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Boardwalk Empire

September 23, 2010

HBO’s new series Boardwalk Empire premiered Sunday and due to being a poor college student without the luxury of HBO in my home, I finally watched it after constant glowing praise and buzz on twitter, through friends, and all across the web. I was grateful to hear of a potential new addiction to grab onto since the half-assed season finale of True Blood last week. The new period piece about Prohibition boasts credits from producer Mark Walberg, director Martin Scorsese and film legend Steve Buscemi. However while the show has promise its premiere episode left much to be desired.

Based off real life political boss Enoch Johnson of Atlantic City, Boardwalk Empire follows Enoch “Nucky” Thompson and his ascension into the bootlegging business during the start of Prohibition. Nucky surrounds himself with corrupt city officials including his Sheriff brother Elias (Shea Wingham) and his Princeton educated protégé Jimmy Darmody (Michael Pitt). A lot happens in the first episode but to be honest I’m not exactly sure what it was. The confusion comes in the quick action, barely cohesive dialogue and jumbled edits. From what I gathered Nucky and his group are celebrating the beginning of Prohibition as they know it will bring massive profits. Jimmy, fresh from the war, is looking to hold a job to support his family but having killed in the war he’s fully prepared to be Nucky’s right hand man to Nucky’s disdain. A group of men including Arnold Rothstein (the incredible Michael Stuhlbarg), Lucky Luciano (Vincent Piazza) and Al Capone (Stephen Graham) visit from Chicago intending to buy from Nucky’s operation. The group’s goods are stolen however and their men killed in a heist and Nucky and his crew scrambles to get the guy responsible. Meanwhile Nucky helps a struggling Irish immigrant Margaret Schroeder to the dismay of her drunken abusive husband and Nucky’s generosity has consequences for her family.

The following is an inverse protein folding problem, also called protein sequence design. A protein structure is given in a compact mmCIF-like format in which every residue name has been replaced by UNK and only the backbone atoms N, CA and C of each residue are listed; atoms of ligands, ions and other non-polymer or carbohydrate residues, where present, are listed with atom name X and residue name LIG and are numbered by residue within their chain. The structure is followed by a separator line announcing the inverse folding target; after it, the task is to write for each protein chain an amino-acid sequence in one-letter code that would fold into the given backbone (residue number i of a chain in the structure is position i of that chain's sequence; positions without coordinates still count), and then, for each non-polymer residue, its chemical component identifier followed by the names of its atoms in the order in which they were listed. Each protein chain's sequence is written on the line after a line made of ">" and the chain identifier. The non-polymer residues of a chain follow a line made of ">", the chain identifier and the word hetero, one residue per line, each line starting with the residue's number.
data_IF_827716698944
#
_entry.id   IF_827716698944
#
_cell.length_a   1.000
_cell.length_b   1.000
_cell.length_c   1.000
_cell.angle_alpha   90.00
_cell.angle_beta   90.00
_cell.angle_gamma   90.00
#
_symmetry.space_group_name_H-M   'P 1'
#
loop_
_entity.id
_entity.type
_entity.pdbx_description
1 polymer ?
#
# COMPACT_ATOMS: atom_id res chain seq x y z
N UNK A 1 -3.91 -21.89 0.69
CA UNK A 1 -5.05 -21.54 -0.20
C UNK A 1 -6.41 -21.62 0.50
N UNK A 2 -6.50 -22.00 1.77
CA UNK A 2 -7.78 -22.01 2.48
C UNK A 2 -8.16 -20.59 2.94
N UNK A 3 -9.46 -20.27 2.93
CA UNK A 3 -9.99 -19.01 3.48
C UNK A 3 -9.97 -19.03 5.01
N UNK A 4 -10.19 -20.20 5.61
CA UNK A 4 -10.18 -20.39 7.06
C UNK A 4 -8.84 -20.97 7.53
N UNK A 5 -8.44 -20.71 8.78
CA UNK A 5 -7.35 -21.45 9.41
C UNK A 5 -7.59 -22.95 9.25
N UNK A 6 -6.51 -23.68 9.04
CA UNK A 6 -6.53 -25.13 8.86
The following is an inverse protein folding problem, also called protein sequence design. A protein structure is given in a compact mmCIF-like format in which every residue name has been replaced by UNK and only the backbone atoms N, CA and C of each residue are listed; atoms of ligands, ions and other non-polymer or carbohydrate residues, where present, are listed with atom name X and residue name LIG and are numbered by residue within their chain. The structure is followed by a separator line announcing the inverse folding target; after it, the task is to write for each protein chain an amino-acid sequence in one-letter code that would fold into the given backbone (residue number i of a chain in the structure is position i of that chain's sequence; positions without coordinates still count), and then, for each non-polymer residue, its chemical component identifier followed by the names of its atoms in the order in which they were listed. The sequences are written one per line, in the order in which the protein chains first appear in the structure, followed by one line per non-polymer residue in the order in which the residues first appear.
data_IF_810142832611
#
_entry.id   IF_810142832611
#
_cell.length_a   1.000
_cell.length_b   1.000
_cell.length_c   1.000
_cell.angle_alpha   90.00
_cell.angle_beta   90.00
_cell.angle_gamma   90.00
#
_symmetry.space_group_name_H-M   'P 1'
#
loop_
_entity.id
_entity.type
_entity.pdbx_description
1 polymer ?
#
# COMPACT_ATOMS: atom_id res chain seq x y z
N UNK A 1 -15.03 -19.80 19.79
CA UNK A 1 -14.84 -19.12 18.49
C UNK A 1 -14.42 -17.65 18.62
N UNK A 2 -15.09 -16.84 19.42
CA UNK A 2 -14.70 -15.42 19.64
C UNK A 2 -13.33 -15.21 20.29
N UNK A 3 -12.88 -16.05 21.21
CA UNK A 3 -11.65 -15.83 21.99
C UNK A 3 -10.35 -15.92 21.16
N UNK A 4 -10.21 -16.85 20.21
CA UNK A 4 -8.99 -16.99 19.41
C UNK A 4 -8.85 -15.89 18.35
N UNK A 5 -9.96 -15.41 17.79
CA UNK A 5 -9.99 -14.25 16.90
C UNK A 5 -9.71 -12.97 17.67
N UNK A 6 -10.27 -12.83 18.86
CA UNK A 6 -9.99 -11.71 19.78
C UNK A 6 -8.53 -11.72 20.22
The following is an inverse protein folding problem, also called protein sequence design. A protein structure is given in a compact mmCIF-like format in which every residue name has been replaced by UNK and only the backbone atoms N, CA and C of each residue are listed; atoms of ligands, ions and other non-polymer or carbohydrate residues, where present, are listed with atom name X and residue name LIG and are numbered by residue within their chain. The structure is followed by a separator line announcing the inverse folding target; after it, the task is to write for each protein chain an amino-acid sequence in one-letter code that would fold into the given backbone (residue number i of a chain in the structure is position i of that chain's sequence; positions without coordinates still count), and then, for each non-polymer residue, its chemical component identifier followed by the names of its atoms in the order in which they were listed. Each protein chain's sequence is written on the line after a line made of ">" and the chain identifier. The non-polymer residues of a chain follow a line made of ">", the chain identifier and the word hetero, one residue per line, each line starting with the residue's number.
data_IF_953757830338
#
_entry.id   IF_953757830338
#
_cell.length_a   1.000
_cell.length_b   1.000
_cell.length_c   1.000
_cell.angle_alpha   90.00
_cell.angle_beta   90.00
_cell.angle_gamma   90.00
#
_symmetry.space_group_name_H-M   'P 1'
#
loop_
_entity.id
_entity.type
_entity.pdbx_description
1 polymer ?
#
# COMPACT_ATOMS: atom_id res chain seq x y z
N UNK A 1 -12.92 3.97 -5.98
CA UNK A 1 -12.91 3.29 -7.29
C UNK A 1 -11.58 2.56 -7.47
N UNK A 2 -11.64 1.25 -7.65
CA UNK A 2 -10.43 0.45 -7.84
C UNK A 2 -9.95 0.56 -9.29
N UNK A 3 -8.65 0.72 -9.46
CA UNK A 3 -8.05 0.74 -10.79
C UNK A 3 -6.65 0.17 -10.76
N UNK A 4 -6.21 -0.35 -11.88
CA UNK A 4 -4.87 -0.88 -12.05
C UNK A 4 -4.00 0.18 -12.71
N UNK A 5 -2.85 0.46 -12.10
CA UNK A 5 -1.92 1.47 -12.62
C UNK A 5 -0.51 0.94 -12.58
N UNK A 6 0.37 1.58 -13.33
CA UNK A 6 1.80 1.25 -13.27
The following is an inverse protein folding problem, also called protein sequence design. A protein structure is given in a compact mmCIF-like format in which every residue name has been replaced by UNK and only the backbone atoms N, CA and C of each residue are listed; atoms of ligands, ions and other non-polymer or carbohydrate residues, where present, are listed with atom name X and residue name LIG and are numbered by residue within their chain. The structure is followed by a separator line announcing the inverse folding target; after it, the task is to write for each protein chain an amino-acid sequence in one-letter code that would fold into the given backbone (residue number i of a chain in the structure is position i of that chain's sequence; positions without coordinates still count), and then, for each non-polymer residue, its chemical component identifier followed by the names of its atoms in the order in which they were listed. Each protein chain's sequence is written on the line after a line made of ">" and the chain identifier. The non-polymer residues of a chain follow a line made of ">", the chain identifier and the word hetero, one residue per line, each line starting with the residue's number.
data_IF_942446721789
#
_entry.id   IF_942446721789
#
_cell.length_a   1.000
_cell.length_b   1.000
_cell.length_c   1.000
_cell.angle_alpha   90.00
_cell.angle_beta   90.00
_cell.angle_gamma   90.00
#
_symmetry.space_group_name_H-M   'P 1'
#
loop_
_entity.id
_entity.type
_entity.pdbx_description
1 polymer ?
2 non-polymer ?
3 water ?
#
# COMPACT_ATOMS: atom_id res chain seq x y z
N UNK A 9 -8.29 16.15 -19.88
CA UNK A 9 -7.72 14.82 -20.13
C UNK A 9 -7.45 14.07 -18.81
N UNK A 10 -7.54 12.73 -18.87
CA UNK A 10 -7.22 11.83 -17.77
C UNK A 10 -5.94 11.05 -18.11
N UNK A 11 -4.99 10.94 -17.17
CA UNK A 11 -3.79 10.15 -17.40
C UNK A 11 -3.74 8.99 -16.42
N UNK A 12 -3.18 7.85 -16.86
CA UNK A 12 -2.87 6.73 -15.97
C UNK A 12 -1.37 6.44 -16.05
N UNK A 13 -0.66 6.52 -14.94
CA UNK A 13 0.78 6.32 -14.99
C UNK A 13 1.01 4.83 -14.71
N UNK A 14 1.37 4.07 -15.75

The HBO seal of quality which consists of violence, sex, adult language and all the other elements that make the channel so great are stamped all over Boardwalk Empire. However it’s Scorsese’s work as a director that left me feeling empty and unsatisfied. While Scorsese’s career has been rooted in crime dramas from one of his starting pictures Mean Streets to the epic and immaculate Goodfellas even down to the more recent The Departed, Scorsese oddly enough seems ill-equipped with a television show. Instead of being drawn into the story I found myself more distracted by the directorial choices and editing causing me to become increasingly aware that everything on screen was merely actors being shot from various angles reciting lines. The camera work is impressive through its use of canted angles, crane shots and tight close-ups however not enough to be reminded that an Oscar-winning legend had to do with it.

The editing is so distracting and amateurish that many times throughout the episode matching shots don’t even match. For instance in one scene Jimmy gives Nucky a package to which Nucky looks at it and puts in his coat after Jimmy walks away. The scene then cuts to a reverse shot of Jimmy and we see Nucky dramatically watch him walk away package still in hand and then Nucky pockets it. Many times throughout the show inconsistencies like this take place. The general use of cross-cutting in most scenes appears to be homage to the famed The Godfather but instead of being smooth and coherent, Scorsese’s crosscuts are jumbled and distracting to the overall story and its connecting plot lines. While some may find my annoyances to be picky, for a show coming from a famed director whose career spans more than 40 years, I expect perfection.

While the overpowering and at times unnecessary music is another complaint, the costumes, set design and props are beautifully spot on and create an authentic 1920 feeling. Although no deep plot advances have happened to say if the show’s talent can hold up to their parts, it’s the actors who are the main attraction and saving grace to the show. The likes of Buscemi, the always enigmatic Michael Pitt and Michael Stuhlbarg makes the show more intriguing than it would be with no name stars. Boardwalk Empire so far is an impressive show but I didn’t see it as the gem that others have claimed it to be. While it has great promise and an intriguing story the directing doesn’t hold much water but hopefully with more time and episodes it will.

SEE IT. Sunday nights at 9pm on HBO, but mainly because True Blood’s off for the season.

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  1. Hugo « The Cinephiliac

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